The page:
You don’t have to love Donald Trump to enjoy him sometimes. Over the weekend, Trump spoke to Palestinian President Mahmoud Abbas and upset – and if he didn’t, he should have upset – the entire Israeli right. A U.S.A. president who states his commitment to a “comprehensive agreement that would end the Israeli-Palestinian conflict” and who emphasizes “his personal belief that peace is possible and that the time has come to make a deal” is one who spells trouble for Jewish settlers and their champions.    Continue reading

The Oil Pricequake: Political Turmoil in a Time of Low Energy Prices

The Oil Pricequake: Political Turmoil in a Time of Low Energy Prices

As 2015 drew to a close, many in the global energy industry were praying that the price of oil would bounce back from the abyss, restoring the petroleum-centric world of the past half-century.  All evidence, however, points to a continuing depression in oil prices in 2016 — one that may, in fact, stretch into the 2020s and beyond.  Given the centrality of oil (and oil revenues) in the global power equation, this is bound to translate into a profound shakeup in the political order, with petroleum-producing states from Saudi Arabia to Russia losing both prominence and geopolitical clout.

To put things in perspective, it was not so long ago — in June 2014, to be exact — that Brent crude, the global benchmark for oil, was selling at $115 per barrel.  Energy analysts then generally assumed that the price of oil would remain well over $100 deep into the future, and might gradually rise to even more stratospheric levels.   Continue reading

Our Radical Islamic instigator – Saudi Arabia

middle east mapOur Radical Islamic BFF, Saudi Arabia

By Thomas L. Friedman  – New York Times

The Washington Post ran a story last week about some 200 retired generals and admirals who sent a letter to Congress “urging lawmakers to reject the Iran nuclear agreement, which they say threatens national security.” There are legitimate arguments for and against this deal, but there was one argument expressed in this story that was so dangerously wrongheaded about the real threats to America from the Middle East, it needs to be called out.

That argument was from Lt. Gen. Thomas McInerney, the retired former vice commander of U.S. Air Forces in Europe, who said of the nuclear accord: “What I don’t like about this is, the number one leading radical Islamic group in the world is the Iranians. They are purveyors of radical Islam throughout the region and throughout the world. And we are going to enable them to get nuclear weapons.”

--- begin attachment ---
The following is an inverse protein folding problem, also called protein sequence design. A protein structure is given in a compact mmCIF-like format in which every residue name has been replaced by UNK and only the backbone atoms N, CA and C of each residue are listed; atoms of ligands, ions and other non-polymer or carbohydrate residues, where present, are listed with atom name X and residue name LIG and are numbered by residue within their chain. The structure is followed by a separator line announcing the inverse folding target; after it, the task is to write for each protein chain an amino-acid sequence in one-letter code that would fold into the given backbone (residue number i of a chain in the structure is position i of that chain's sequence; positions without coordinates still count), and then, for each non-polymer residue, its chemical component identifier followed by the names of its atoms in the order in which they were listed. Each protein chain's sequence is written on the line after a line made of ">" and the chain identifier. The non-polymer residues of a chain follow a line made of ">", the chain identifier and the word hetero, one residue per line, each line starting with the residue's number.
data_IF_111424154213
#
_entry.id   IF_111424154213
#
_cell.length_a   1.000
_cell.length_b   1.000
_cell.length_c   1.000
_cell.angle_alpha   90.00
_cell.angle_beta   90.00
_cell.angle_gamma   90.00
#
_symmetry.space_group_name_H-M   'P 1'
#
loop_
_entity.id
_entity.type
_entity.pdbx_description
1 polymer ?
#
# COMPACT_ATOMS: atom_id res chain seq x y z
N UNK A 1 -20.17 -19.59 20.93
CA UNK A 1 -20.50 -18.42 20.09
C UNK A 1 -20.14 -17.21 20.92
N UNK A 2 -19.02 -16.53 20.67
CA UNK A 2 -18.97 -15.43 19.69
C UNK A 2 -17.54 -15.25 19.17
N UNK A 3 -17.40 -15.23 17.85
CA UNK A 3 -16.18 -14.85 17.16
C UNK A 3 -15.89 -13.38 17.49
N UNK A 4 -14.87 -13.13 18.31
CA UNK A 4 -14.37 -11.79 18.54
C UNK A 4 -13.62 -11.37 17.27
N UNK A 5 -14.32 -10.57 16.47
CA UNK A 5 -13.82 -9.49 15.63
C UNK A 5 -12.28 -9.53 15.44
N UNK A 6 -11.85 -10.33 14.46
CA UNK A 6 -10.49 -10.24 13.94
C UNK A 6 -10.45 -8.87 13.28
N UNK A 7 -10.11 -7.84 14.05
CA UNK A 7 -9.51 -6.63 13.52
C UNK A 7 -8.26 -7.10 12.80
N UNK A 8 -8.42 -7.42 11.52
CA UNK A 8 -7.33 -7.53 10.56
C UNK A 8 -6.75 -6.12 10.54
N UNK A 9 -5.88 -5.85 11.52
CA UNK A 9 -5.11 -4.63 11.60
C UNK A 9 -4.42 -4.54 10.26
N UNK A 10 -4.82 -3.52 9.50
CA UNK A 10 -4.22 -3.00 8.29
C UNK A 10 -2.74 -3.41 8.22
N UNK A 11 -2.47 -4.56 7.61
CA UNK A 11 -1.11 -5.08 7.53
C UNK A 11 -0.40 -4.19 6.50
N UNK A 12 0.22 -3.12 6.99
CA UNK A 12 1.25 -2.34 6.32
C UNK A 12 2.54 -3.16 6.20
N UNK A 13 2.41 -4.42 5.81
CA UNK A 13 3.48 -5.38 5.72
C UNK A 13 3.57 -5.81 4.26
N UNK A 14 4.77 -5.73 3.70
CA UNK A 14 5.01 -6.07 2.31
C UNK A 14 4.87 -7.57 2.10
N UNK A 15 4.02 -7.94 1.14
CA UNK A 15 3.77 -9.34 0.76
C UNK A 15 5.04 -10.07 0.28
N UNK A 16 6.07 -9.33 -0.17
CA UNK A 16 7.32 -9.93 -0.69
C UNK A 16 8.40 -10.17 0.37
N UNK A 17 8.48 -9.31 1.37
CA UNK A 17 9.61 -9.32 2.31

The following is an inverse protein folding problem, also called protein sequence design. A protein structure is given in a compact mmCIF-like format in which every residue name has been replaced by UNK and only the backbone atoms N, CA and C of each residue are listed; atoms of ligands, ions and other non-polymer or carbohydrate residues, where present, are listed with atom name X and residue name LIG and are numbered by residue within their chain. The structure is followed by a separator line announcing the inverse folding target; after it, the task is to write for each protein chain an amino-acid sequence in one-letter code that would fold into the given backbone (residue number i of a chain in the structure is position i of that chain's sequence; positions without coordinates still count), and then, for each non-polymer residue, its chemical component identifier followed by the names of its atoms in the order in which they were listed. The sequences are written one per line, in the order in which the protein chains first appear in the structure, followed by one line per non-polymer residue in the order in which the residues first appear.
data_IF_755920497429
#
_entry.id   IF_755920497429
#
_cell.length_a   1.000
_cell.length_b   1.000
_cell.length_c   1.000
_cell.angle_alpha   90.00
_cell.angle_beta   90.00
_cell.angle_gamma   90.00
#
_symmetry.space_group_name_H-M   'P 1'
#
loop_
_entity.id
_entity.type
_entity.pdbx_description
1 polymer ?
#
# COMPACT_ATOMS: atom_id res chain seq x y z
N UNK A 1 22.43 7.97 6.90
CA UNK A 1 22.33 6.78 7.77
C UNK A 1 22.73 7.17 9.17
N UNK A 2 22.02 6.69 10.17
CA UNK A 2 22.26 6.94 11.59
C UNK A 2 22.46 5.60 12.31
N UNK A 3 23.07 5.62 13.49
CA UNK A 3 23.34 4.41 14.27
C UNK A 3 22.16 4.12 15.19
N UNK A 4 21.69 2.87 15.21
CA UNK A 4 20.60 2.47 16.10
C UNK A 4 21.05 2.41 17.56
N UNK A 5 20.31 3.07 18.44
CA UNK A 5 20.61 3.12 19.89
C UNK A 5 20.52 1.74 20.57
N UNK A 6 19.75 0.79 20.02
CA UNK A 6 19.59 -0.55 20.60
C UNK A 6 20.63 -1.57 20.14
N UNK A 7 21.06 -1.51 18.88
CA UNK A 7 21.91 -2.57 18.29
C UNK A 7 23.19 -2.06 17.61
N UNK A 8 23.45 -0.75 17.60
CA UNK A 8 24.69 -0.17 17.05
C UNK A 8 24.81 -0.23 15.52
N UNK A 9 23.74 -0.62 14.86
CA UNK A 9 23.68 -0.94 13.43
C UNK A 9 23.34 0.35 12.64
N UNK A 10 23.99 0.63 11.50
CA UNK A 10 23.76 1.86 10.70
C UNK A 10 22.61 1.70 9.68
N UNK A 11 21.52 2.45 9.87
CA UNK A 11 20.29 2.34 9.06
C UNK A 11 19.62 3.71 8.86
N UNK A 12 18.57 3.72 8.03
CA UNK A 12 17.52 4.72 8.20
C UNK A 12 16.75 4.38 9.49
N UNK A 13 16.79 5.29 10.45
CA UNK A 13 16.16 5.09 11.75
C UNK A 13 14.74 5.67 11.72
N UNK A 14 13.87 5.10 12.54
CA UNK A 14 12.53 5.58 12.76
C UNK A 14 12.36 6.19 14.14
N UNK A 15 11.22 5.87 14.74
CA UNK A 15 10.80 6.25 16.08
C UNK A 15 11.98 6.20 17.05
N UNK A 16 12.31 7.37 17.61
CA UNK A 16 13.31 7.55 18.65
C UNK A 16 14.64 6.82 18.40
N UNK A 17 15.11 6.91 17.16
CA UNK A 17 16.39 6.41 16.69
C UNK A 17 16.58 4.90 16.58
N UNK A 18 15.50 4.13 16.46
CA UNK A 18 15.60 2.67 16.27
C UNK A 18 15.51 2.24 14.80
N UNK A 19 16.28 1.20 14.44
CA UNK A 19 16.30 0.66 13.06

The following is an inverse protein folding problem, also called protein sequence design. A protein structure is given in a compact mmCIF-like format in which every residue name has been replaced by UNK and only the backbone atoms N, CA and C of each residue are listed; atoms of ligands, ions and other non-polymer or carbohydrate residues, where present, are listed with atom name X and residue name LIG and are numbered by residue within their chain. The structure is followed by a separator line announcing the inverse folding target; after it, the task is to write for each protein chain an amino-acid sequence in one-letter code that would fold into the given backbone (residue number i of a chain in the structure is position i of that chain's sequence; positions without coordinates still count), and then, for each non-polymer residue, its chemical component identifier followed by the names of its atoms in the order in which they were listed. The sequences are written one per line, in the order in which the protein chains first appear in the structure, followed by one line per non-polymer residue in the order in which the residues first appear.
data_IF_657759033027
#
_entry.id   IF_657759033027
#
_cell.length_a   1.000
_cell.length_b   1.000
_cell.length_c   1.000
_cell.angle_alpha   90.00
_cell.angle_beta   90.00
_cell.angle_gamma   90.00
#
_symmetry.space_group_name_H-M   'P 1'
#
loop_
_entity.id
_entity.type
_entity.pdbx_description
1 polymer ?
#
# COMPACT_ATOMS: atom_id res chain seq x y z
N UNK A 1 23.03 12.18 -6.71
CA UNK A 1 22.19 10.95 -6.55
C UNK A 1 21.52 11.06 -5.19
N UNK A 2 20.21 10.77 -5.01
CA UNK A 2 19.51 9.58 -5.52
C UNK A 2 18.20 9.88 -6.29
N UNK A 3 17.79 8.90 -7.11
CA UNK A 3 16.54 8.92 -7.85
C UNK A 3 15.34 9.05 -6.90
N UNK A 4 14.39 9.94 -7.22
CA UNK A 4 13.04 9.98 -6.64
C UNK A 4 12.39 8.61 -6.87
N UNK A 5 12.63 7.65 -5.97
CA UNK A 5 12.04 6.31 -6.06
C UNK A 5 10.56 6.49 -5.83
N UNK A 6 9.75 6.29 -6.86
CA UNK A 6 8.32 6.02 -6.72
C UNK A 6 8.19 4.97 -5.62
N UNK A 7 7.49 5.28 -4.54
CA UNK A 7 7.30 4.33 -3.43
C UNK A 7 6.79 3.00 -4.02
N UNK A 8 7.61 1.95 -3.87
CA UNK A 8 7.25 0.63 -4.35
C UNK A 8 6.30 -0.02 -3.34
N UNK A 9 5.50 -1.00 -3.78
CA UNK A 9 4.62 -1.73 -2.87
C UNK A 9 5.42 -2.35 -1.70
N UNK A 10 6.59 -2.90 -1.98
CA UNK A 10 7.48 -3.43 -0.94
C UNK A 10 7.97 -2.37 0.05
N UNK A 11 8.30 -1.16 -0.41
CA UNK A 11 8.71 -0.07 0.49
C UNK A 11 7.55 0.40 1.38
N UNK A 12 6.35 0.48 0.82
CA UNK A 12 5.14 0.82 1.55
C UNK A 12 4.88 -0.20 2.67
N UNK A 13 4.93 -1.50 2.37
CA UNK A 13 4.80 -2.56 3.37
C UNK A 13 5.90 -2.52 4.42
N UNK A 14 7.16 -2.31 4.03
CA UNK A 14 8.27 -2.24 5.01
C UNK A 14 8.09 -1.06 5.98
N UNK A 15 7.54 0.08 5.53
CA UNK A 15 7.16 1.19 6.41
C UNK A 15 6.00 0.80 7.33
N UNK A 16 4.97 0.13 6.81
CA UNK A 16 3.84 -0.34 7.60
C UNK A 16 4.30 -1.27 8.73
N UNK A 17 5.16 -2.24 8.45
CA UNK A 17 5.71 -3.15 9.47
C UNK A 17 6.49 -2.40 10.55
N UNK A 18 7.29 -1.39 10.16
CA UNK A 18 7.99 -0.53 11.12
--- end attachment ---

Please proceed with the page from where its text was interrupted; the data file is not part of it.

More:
Sorry, General, but the title greatest “purveyors of radical Islam” does not belong to the Iranians. Not even close. That belongs to our putative ally Saudi Arabia.   Continue reading

Top 10 Countries with the highest Proven Crude Oil Reserves

Top 10 Countries with the highest Proven Crude Oil Reserves

Venezuela - Crude Oil

Venezuela – Crude Oil

Business Insider- eholodny@businessinsider.com (Elena Holodny)2015-08-13

The world powers and Iran recently struck a deal to curb Iran’s nuclear program for at least 10 years in exchange for billions of dollars in relief from international sanctions. One of the most talked-about side effects of the deal is the reentry of Iranian crude on the global markets.

Interestingly, although Iran has a huge amount of oil, the Islamic republic doesn’t even make it into the top three when it comes to proven crude oil reserves.

Using the data provided by Barclays commodities analyst Michael Cohen, we put together a list of the 10 countries sitting on the greatest amounts of crude oil. Check the list here:-  Continue reading

The Global Drop in Oil Prices: Part 1 – Geopolitical consequences

Lower Oil Prices Carry Geopolitical Consequences

November 3, 2014 | Analysis by STRATFOR

The Global Drop in Oil Prices - Part 1Summary

Editor’s Note: The recent drop in global oil prices is affecting economies around the world. This series examines the reasons behind the falling prices and their effects on major energy consumers and producers. Part One discusses the structural changes in the oil market, particularly the growth in supply and the decline in demand.

Part Two will examine the countries likely to be most troubled by price drops, while Part Three will look at the countries likely to gain the most.

Since mid-June, the price of Brent crude oil has fallen by nearly 25 percent — going from a high of $115 to about $87 a barrel — and structural factors are causing concern among global oil producers that oil prices will remain near current levels through at least the end of 2015. This concern has caused several investment banks to slash their oil price outlooks for the immediate future. Stratfor believes that oil supplies will stay high as energy production in North America increases and OPEC countries remain hesitant or unable to cut production significantly. Moreover, in the short term, the Chinese economic slowdown and stagnant European economy will limit the potential for growth in oil demand. These factors could make it harder for global oil prices to rebound to their previous levels.   Continue reading